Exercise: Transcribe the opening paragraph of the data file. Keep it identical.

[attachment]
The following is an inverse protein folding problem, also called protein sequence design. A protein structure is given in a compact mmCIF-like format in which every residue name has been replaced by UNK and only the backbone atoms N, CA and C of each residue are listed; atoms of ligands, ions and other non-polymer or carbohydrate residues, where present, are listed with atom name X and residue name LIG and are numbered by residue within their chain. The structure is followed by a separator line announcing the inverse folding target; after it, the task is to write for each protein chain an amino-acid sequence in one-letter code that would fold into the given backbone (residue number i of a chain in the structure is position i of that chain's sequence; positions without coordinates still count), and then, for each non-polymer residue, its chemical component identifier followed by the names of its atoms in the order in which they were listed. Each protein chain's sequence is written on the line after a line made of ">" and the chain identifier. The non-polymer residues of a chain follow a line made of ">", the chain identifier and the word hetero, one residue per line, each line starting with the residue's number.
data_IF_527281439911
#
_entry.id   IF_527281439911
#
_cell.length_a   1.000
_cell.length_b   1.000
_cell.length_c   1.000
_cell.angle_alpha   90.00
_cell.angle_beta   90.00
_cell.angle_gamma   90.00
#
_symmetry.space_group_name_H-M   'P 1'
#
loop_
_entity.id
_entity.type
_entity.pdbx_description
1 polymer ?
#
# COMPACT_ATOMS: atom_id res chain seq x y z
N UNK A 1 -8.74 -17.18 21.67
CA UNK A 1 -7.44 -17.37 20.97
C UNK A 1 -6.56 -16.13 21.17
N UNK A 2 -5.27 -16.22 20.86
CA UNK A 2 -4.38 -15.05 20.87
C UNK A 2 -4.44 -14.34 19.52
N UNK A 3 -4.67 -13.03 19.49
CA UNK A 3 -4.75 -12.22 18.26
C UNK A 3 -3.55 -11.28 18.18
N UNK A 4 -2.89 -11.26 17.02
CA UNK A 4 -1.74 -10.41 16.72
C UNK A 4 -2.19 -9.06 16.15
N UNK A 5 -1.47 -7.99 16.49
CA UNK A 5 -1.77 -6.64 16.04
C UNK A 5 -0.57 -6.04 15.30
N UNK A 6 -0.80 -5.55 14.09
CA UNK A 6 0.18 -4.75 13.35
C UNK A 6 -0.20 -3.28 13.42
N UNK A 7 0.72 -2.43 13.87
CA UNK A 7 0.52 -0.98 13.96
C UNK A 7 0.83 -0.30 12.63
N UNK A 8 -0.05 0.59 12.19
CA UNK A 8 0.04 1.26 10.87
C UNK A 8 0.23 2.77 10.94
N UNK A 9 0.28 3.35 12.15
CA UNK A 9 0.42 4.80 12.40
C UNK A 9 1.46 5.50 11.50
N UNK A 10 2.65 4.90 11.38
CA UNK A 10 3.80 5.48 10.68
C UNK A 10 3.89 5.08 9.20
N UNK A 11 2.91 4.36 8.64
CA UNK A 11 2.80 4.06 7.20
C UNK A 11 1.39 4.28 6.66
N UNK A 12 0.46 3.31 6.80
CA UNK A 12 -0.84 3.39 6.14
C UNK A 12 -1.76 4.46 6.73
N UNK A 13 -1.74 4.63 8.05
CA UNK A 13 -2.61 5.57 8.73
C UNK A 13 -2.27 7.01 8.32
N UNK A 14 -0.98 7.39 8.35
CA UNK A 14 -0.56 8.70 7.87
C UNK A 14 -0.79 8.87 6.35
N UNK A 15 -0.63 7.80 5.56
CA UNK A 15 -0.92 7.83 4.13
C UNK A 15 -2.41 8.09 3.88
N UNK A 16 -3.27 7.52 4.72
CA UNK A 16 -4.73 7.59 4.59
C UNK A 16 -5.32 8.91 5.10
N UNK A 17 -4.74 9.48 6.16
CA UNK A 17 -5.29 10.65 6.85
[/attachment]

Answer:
The following is an inverse protein folding problem, also called protein sequence design. A protein structure is given in a compact mmCIF-like format in which every residue name has been replaced by UNK and only the backbone atoms N, CA and C of each residue are listed; atoms of ligands, ions and other non-polymer or carbohydrate residues, where present, are listed with atom name X and residue name LIG and are numbered by residue within their chain. The structure is followed by a separator line announcing the inverse folding target; after it, the task is to write for each protein chain an amino-acid sequence in one-letter code that would fold into the given backbone (residue number i of a chain in the structure is position i of that chain's sequence; positions without coordinates still count), and then, for each non-polymer residue, its chemical component identifier followed by the names of its atoms in the order in which they were listed. Each protein chain's sequence is written on the line after a line made of ">" and the chain identifier. The non-polymer residues of a chain follow a line made of ">", the chain identifier and the word hetero, one residue per line, each line starting with the residue's number.